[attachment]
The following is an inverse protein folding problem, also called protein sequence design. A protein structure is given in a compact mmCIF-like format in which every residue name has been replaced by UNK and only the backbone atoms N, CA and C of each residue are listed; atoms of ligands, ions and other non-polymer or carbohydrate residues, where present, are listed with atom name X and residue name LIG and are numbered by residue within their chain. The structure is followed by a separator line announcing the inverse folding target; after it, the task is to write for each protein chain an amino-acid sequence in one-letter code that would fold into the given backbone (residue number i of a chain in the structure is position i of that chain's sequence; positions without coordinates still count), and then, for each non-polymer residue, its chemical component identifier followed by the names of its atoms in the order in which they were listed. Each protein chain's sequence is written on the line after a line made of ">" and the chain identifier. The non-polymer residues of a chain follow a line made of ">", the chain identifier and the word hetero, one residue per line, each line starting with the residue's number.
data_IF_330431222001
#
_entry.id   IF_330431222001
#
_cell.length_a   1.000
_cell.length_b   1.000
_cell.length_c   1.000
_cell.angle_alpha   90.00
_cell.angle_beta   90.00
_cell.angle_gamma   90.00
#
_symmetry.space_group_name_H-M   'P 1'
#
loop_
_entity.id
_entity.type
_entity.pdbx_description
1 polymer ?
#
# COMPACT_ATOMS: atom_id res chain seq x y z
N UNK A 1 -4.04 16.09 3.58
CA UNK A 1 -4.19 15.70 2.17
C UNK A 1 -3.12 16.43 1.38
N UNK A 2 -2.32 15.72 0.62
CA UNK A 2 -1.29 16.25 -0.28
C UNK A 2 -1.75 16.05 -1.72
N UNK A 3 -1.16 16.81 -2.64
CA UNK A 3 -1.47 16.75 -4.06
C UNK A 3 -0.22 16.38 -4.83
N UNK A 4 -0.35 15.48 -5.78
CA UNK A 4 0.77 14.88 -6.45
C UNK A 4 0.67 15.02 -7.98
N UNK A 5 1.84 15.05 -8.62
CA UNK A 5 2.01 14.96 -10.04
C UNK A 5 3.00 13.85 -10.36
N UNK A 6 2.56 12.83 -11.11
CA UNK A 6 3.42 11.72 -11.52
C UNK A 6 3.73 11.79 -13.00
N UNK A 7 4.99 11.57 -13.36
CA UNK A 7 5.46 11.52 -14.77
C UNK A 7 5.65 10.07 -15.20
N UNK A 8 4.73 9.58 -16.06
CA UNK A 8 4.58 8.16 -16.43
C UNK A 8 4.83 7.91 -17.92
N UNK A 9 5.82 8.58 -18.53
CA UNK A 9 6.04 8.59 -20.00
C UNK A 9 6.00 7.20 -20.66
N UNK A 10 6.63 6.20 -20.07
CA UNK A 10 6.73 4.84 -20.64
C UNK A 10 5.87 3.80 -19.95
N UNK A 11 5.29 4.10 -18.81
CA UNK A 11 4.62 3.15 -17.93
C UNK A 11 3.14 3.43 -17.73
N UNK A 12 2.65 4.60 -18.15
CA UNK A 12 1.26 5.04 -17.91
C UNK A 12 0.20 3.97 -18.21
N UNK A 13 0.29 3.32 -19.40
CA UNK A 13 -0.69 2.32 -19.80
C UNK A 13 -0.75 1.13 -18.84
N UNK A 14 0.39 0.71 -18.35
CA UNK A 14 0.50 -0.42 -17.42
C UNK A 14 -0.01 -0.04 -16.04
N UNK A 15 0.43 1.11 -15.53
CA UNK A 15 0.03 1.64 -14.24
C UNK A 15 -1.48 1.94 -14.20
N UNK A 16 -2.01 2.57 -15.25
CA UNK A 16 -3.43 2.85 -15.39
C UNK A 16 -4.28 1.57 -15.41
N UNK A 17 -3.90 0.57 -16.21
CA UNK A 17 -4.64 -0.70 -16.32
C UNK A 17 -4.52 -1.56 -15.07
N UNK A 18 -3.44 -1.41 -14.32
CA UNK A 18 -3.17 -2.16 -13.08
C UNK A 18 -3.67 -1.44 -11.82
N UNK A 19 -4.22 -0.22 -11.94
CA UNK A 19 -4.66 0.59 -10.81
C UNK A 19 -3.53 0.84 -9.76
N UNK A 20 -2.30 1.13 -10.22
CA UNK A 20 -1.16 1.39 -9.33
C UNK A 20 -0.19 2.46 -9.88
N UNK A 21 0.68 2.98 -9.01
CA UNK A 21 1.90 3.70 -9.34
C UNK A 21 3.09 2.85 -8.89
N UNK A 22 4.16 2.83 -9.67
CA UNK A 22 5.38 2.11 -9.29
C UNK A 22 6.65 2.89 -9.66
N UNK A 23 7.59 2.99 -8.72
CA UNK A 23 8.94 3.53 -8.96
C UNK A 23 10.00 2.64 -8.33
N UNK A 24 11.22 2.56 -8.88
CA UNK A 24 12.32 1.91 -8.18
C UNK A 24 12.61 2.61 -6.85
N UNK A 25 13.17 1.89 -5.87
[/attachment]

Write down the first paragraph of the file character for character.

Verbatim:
The following is an inverse protein folding problem, also called protein sequence design. A protein structure is given in a compact mmCIF-like format in which every residue name has been replaced by UNK and only the backbone atoms N, CA and C of each residue are listed; atoms of ligands, ions and other non-polymer or carbohydrate residues, where present, are listed with atom name X and residue name LIG and are numbered by residue within their chain. The structure is followed by a separator line announcing the inverse folding target; after it, the task is to write for each protein chain an amino-acid sequence in one-letter code that would fold into the given backbone (residue number i of a chain in the structure is position i of that chain's sequence; positions without coordinates still count), and then, for each non-polymer residue, its chemical component identifier followed by the names of its atoms in the order in which they were listed. Each protein chain's sequence is written on the line after a line made of ">" and the chain identifier. The non-polymer residues of a chain follow a line made of ">", the chain identifier and the word hetero, one residue per line, each line starting with the residue's number.